Video report by ITV News Asia Correspondent Debi Edward
Thirty years on from the Tiananmen Square massacre, everything - and nothing - in the capital has changed.
Beijing as a city is unrecognisable, the infrastructure, the buildings, the roads, the shops, the restaurants - the very fact that foreigners like me are allowed to live here.
It is a modern metropolis where bikes now share the road with Bentleys.
But the government is the same.
In fact, although capitalism has thrived, in some regards communist ideology has become more entrenched.
Still to this day, what happened on June 4 1989 is officially described as an ‘incident’ not a massacre.
The students are portrayed in the few articles which refer to the ‘incident’ as counter revolutionary rioters who posed a threat to the nation's security and stability.
That is why wherever we tried to film, we were stopped.
At the cemetery where some of those who died have been laid to rest, we were questioned and told in no uncertain terms to get back in our car and leave.
At Muxidi along Chang'an Avenue, where it’s believed there was the biggest loss of life, we were again surrounded by plain clothed and regular police officers, and forced back into the car.
The Chinese Government wants the world to forget about Tiananmen Square but the survivors won't let that happen.
We travelled to Taiwan to meet with Wu’er Kaixi one of the student leaders of the democracy movement.
In a moving interview he described the anger he feels at the freedom he has lost and the right he no longer has to see his parents.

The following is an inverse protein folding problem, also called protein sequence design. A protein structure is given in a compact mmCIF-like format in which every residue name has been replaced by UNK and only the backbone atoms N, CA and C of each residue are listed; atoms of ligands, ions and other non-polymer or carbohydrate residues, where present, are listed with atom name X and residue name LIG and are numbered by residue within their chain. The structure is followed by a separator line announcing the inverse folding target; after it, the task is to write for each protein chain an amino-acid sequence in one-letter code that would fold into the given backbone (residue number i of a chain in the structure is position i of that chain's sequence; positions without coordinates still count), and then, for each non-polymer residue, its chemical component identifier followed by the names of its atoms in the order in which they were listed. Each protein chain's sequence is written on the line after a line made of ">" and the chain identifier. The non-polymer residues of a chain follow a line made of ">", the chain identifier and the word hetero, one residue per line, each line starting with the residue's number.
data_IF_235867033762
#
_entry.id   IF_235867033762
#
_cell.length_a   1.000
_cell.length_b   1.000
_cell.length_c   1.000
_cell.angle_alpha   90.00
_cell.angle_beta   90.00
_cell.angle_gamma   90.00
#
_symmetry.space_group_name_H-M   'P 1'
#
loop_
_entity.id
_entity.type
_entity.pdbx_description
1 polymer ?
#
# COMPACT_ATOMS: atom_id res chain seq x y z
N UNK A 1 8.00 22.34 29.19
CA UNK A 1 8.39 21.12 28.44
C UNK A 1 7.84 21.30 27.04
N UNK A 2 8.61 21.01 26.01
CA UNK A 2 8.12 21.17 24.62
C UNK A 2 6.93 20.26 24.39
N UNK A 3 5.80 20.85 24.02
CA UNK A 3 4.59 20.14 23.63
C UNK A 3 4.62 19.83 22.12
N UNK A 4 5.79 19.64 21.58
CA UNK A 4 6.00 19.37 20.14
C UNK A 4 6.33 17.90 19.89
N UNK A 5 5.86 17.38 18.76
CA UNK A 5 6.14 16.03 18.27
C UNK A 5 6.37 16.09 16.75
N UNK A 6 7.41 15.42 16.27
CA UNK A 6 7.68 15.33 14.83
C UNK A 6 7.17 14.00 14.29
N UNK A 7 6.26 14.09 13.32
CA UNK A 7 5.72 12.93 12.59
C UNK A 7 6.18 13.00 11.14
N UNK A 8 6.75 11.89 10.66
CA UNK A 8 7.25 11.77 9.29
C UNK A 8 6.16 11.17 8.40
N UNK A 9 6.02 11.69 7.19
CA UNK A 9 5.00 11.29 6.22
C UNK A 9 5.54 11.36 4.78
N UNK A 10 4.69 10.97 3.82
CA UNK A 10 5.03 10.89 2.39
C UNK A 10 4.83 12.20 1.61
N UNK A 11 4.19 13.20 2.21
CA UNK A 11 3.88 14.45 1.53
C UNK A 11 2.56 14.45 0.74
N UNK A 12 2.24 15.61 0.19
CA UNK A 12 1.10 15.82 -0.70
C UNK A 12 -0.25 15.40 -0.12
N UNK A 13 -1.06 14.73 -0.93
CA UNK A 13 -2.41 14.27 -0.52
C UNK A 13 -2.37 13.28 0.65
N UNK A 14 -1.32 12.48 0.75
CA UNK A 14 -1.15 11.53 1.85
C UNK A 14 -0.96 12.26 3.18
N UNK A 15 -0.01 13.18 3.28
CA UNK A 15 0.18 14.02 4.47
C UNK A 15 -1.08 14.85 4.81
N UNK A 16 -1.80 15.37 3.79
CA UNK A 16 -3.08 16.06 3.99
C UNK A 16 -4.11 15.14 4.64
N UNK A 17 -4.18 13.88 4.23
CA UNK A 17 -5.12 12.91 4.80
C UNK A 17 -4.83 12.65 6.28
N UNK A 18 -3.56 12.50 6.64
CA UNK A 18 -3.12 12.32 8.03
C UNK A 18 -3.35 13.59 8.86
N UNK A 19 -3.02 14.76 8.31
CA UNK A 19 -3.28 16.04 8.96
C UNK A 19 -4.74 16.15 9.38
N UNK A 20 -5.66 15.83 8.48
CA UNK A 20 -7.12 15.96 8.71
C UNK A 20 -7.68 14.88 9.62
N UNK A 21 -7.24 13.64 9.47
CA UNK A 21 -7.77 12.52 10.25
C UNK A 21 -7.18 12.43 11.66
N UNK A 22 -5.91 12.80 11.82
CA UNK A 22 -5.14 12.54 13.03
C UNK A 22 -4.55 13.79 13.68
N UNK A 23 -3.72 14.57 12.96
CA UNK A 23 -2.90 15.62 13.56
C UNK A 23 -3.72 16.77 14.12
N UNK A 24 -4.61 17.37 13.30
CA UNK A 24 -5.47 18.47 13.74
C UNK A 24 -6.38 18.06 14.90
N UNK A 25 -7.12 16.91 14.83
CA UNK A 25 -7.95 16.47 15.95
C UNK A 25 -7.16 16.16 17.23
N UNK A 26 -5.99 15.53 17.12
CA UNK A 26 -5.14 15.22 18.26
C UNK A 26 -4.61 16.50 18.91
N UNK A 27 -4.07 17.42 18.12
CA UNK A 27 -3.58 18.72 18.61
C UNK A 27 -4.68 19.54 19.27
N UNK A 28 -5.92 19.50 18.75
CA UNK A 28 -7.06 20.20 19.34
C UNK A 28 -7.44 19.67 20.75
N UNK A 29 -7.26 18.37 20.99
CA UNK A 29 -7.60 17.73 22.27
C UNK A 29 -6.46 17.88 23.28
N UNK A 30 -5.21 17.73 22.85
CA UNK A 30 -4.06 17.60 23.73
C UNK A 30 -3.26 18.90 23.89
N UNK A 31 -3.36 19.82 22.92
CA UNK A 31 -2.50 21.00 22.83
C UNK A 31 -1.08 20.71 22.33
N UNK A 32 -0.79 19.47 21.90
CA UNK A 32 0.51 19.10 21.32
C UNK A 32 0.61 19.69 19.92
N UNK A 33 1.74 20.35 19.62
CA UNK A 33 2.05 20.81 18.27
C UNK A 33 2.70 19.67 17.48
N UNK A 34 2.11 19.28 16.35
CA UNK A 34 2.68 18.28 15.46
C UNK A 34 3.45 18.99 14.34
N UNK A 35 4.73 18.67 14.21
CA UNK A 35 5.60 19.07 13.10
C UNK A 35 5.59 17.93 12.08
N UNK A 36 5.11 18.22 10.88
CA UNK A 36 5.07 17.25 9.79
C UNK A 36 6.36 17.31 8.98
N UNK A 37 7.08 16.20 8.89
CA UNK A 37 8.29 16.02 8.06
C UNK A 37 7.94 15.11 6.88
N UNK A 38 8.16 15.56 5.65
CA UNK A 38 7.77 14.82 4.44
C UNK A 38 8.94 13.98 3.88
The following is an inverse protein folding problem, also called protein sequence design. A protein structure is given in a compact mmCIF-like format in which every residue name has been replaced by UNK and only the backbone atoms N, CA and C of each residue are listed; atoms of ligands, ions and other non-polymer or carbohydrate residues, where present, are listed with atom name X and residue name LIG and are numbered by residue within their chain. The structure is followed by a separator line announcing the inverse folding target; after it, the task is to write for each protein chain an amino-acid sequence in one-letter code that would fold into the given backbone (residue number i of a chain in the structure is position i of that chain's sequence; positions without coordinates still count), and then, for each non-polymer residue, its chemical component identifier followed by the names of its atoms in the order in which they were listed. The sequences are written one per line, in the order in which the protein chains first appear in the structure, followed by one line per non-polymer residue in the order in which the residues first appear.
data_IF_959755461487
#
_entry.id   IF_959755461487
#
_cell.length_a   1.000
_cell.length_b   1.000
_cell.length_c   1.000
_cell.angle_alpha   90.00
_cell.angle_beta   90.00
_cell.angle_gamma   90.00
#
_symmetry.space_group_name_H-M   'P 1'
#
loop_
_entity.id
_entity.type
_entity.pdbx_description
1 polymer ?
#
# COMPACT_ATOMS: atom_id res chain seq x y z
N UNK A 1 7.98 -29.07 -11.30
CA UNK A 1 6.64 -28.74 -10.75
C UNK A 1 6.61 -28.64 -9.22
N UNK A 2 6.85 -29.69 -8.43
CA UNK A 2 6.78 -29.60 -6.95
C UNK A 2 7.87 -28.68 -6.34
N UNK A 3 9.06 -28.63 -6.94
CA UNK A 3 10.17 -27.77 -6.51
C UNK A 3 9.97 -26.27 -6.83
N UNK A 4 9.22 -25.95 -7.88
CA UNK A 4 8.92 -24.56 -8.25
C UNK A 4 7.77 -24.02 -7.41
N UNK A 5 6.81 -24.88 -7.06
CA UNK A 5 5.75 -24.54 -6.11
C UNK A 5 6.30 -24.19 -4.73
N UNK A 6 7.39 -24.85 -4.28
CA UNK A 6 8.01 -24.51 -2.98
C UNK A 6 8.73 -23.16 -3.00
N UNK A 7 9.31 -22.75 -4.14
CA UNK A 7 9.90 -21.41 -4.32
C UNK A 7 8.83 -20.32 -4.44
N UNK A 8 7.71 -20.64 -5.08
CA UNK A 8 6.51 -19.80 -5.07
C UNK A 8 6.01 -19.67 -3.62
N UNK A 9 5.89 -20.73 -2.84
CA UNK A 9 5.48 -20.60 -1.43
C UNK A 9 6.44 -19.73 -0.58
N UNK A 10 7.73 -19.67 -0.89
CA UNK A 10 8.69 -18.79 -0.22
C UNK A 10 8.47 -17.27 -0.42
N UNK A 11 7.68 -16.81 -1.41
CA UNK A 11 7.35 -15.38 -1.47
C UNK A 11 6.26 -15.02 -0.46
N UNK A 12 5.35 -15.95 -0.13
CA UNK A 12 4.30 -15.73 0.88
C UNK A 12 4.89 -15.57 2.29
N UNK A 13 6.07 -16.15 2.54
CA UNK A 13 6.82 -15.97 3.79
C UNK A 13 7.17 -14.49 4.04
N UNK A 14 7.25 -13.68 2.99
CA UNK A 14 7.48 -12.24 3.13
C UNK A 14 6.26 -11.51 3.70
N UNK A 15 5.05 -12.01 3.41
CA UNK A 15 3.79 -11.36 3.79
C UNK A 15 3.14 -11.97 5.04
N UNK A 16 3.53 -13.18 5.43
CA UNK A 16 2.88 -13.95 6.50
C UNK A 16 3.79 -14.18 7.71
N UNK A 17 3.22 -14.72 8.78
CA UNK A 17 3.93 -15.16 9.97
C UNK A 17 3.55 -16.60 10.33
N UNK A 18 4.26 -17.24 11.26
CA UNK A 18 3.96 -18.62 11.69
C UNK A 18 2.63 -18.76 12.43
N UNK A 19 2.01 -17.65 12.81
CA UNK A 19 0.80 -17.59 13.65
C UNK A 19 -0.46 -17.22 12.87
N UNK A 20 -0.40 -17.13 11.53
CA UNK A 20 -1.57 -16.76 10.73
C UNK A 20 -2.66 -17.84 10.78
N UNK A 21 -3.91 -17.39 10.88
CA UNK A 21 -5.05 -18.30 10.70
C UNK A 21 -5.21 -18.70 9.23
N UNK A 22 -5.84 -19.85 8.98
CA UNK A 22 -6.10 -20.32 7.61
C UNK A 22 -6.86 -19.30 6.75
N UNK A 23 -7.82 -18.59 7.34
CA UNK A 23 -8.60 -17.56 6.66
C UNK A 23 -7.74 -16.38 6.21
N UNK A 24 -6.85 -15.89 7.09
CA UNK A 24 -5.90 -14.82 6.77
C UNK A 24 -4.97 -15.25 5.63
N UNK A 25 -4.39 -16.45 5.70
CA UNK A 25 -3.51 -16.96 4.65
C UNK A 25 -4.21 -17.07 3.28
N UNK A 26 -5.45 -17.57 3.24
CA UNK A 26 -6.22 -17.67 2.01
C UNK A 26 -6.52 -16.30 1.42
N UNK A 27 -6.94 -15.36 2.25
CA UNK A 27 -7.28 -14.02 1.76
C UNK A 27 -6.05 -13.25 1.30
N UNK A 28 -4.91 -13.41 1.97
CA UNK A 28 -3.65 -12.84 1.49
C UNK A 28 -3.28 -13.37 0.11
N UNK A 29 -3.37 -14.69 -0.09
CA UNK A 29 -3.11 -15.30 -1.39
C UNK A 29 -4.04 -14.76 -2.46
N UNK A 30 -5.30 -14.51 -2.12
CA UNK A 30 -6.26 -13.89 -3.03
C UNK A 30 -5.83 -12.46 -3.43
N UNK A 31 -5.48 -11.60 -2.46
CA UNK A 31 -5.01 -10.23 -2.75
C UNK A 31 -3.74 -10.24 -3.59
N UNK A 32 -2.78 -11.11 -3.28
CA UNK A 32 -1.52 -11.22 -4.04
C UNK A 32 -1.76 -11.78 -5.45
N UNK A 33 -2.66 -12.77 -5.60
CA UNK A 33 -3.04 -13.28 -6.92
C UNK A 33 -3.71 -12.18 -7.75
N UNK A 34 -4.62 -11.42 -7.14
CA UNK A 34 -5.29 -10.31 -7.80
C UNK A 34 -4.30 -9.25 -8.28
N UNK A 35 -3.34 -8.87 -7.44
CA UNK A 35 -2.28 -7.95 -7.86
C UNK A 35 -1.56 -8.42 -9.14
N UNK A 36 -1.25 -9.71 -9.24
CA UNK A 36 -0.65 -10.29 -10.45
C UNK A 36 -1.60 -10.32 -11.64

He is not allowed into China, and they are not allowed out.
His father is now in his eighties and although they can Skype, Wu’er fears they will never get the chance to meet again.
When I asked him about the day 30 years ago when tanks rolled into the square, he told me how in the days before he had been talking about the worst the government would do to them if the were forced out of their occupation.
All they could think was they’d be given life sentences - never did it occur to them that the Army would be brought in with live ammunition.
He describes the movement they started as unfinished business, he’s hopeful one day there could be political change in China.
Yet he went on to say he worries about the direction in which the country is going and the failure of Western nations - such as the UK - to keep it in check as they clamour for trade and business deals.
He says the Chinese people have been given what he describes as a "lousy deal" - in exchange for the economic freedom they now enjoy, they've given up their political freedom.
If time is a healer I did not sense that from those we spoke to about Tiananmen Square. Their grief and emotion appeared still so raw.
In many respects the lack of political progress in China, the continued efforts to erase them and their fight from the history books makes it harder.
After three decades those who survived and the relatives of those who died are no closer to justice.
The people of China are no closer to democracy, but they are determined the world will remember the day the government wants its people to forget.